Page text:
Butler: Perhaps we have to understand it before we start discriminating between its good and bad forms. After all, one we might call "good" can in time turn into one that we call "bad". There are kinds of populism that are aimed against all state power, hate all state processes, and want to remain in the extra-parliamentary domain. I think that there are forms of right-wing populism that we are seeing now that object to laws that were securing equality between men and women, laws against racism, laws that permit migration and even affirm an ethnically and religiously heterogeneous population. And that kind of reactionary populism wants to restore an earlier state of society, driven by nostalgia or a perceived loss of privilege. They want to take down state power for the loss of their former world.

ZEIT ONLINE: An argument that is often made in Germany is: Some people support AfD because they feel they are pushed to the margins of society and left alone in their precarity. Do you agree?

Butler: Sometimes a right-wing group might feel that they are excluded, but what they really mean, is that their privilege has been lost. Their privilege, their white presumption, is being shaken. And you know what: Yes they are losing their privilege, they are losing their white privilege. They are losing a former world in which white privilege could be assumed. Yes, they are losing and it is their job to adjust, to accept their loss and to embrace a larger, more democratic and heterogeneous world.

ZEIT ONLINE: But you would not include them into your notion of the precariat?

Butler: The problem is, neoliberal economics produces precarity throughout the population without discriminating between right and left. So there are some right-wing people, or people who have become more right-wing, because they are blaming the migrants for taking their position, but they are not identifying the root of their problem, which is an expanding precarity that cuts across economic class, though the very rich continue to profit. They have decided to blame the migrant rather than to look more carefully at some fiscal and financial policies that are actually jeopardizing the well-being of increasing numbers of people.

ZEIT ONLINE: Could you say a similar thing about Trump supporters?

Butler: Oh, the Trump supporters….

ZEIT ONLINE: … something that is very interesting to Germans.

Butler: Well, it is all rather unfathomable. I think there is an economic component to the support for Trump. For some of his supporters government has gotten in the way of their capacity to make a good living and to succeed financially, so they are against regulations, against government. And that can include paying taxes and workplace regulations meant to secure the health and safety of workers. They applaud the fact that Trump has not apparently paid federal taxes and they think: "Yeah, I want to be that person".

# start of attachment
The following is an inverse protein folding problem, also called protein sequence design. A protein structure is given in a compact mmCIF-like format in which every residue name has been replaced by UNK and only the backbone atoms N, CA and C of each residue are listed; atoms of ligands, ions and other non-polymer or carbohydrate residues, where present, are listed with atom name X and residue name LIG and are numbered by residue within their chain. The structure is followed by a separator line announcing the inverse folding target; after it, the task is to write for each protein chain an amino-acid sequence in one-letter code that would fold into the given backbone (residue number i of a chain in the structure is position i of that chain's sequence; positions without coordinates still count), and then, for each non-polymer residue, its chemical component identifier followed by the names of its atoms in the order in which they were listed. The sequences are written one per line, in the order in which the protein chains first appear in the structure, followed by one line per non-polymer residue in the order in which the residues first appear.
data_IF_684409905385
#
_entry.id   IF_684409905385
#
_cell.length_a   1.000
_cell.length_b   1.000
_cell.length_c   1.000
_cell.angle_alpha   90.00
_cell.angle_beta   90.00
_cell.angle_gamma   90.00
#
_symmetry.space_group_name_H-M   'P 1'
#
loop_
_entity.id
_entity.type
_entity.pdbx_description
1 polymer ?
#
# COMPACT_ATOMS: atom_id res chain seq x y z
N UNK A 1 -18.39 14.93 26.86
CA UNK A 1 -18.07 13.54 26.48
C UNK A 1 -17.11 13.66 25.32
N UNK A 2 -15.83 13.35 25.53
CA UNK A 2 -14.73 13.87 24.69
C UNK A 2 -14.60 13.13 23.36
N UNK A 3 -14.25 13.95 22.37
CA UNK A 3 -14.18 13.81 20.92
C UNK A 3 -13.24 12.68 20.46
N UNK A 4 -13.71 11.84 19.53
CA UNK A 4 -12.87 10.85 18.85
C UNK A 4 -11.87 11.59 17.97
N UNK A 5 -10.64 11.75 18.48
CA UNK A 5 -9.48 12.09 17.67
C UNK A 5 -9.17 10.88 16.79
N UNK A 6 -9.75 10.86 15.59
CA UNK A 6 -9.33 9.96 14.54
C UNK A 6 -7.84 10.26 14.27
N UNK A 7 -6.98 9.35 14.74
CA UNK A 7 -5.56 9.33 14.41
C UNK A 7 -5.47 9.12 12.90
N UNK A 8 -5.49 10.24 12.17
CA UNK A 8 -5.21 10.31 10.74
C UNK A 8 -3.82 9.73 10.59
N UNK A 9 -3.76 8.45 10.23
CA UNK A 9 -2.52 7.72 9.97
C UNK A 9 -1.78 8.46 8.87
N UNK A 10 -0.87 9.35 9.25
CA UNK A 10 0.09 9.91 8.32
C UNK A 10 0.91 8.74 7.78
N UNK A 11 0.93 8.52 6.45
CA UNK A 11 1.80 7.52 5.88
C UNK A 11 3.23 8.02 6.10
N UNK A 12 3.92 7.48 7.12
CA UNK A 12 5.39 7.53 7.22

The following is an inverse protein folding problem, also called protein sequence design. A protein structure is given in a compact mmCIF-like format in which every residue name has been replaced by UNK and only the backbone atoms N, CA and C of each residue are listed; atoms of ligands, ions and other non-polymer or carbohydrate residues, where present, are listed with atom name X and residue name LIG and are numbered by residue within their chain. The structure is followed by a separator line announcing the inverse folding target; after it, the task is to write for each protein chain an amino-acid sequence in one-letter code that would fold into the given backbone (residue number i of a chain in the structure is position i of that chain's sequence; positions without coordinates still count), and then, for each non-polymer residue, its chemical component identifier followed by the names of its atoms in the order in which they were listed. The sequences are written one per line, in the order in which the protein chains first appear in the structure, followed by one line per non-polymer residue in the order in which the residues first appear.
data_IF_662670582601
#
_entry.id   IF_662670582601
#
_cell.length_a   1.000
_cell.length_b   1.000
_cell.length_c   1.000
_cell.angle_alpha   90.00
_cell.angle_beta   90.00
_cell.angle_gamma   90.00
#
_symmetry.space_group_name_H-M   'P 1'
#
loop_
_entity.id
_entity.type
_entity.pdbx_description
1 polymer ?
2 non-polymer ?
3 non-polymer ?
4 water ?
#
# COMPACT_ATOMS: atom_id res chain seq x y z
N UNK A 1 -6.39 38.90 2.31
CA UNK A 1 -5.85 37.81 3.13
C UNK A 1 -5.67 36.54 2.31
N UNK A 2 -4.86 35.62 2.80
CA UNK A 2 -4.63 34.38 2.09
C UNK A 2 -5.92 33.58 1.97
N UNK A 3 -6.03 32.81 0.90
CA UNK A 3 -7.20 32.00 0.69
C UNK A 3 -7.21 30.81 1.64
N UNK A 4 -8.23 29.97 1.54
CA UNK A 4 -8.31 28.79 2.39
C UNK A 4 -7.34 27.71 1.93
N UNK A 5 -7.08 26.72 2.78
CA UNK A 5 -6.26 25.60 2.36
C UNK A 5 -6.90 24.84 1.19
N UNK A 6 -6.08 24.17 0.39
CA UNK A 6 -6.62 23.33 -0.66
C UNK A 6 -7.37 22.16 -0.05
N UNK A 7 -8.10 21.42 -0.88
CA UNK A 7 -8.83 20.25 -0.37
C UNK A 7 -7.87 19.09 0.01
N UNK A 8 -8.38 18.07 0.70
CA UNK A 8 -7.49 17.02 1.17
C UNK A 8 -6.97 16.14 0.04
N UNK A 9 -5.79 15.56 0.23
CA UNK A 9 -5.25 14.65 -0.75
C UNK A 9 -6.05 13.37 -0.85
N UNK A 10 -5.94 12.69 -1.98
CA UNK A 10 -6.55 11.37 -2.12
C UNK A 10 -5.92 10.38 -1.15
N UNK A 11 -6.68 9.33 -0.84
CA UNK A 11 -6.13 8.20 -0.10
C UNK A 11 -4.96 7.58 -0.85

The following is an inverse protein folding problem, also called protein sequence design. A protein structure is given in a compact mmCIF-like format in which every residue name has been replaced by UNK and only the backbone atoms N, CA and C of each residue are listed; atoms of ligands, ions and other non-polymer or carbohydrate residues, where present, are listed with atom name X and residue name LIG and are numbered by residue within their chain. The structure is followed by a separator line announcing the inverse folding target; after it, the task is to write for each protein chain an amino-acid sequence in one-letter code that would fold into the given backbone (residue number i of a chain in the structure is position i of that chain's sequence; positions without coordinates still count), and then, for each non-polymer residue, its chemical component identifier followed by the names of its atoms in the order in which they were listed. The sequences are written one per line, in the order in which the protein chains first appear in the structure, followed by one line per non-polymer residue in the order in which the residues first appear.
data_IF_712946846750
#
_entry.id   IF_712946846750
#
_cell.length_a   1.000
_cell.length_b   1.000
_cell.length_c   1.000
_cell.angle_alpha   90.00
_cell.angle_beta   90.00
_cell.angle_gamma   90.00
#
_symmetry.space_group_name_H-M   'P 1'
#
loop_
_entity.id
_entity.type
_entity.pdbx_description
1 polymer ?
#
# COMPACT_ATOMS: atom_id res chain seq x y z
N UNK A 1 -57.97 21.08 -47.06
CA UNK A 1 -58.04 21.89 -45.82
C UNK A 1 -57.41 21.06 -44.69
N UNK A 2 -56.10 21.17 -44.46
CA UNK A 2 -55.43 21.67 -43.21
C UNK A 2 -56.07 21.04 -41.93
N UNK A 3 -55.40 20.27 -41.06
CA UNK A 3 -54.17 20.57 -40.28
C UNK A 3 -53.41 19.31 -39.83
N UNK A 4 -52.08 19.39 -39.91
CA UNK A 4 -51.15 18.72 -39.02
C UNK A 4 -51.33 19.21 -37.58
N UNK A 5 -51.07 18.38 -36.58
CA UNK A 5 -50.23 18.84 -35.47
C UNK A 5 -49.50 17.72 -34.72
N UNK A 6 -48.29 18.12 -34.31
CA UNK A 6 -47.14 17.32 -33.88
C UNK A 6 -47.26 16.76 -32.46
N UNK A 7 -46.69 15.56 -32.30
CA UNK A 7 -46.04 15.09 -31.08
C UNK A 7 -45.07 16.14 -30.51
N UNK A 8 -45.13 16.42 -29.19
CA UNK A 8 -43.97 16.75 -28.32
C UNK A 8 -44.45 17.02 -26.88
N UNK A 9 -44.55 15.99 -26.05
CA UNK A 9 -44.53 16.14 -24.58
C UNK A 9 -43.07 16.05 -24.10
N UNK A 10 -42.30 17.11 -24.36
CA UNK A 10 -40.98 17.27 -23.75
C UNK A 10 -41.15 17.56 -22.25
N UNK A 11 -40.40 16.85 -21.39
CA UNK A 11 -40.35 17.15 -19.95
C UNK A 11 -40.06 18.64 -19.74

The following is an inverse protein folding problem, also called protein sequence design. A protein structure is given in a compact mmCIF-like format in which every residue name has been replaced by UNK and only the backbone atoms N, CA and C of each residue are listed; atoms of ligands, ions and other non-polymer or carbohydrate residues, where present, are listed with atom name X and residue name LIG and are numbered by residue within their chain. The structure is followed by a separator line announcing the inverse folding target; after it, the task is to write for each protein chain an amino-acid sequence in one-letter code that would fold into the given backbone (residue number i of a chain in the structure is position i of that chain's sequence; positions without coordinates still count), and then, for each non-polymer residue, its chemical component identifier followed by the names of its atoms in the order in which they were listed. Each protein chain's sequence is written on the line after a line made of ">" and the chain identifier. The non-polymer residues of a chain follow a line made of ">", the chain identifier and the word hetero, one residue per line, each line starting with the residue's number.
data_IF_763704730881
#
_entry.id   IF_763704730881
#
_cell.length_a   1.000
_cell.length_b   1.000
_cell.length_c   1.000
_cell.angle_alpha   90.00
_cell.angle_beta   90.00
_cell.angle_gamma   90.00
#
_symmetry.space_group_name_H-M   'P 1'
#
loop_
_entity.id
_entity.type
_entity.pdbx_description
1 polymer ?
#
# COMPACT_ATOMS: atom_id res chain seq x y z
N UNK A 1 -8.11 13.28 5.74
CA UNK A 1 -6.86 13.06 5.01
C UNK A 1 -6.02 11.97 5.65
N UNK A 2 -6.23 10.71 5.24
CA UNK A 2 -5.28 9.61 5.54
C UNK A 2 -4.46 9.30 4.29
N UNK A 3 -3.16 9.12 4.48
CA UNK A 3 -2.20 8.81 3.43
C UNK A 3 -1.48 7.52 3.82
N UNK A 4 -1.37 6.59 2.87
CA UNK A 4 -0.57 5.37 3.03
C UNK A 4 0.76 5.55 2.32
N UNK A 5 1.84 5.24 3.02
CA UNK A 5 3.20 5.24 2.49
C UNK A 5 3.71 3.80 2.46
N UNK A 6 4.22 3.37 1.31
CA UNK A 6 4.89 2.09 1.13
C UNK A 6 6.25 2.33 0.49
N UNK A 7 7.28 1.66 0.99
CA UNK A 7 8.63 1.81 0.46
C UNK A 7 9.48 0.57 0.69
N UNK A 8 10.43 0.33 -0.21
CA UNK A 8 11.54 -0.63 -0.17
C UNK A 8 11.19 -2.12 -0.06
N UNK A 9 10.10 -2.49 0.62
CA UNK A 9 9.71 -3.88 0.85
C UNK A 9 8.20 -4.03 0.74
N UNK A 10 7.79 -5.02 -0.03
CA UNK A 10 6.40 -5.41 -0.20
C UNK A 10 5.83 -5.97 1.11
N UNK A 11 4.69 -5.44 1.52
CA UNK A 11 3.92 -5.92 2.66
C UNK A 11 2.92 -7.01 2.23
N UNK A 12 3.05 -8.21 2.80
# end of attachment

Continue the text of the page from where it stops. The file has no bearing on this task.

ZEIT ONLINE: There is a lot of rage?

Butler: I think they have an enormous rage. Not just against women, not only against racial minorities or against migrants – they are thrilled that that their rage is being liberated by his public and uncensored speech. We on the left, we are apparently the superego. What Trump has managed to do, rhetorically, is to identify not just the left, but liberalism – basic American liberalism and the left – as just a bunch of censors. We are the instruments of repression and he is the vehicle for emancipation. It is a nightmare.

ZEIT ONLINE: What about his overt sexism and racism?

Butler: What Trump is emancipating is unbridled hatred and, as we see recently, forms of sexual action that don't even care about anybody's consent. Since when did we have to ask women whether they are okay with being touched, or why? He does not actually say that, but that is exactly what he is indicating. It liberates people, their rage, and their hatred. And these people may be wealthy, they may be poor, they may be in the middle; they feel themselves to have been repressed or censored by the left, by the feminists, by the movement for civil rights and equality, by Obama's presidency, which allowed a black man to represent the nation.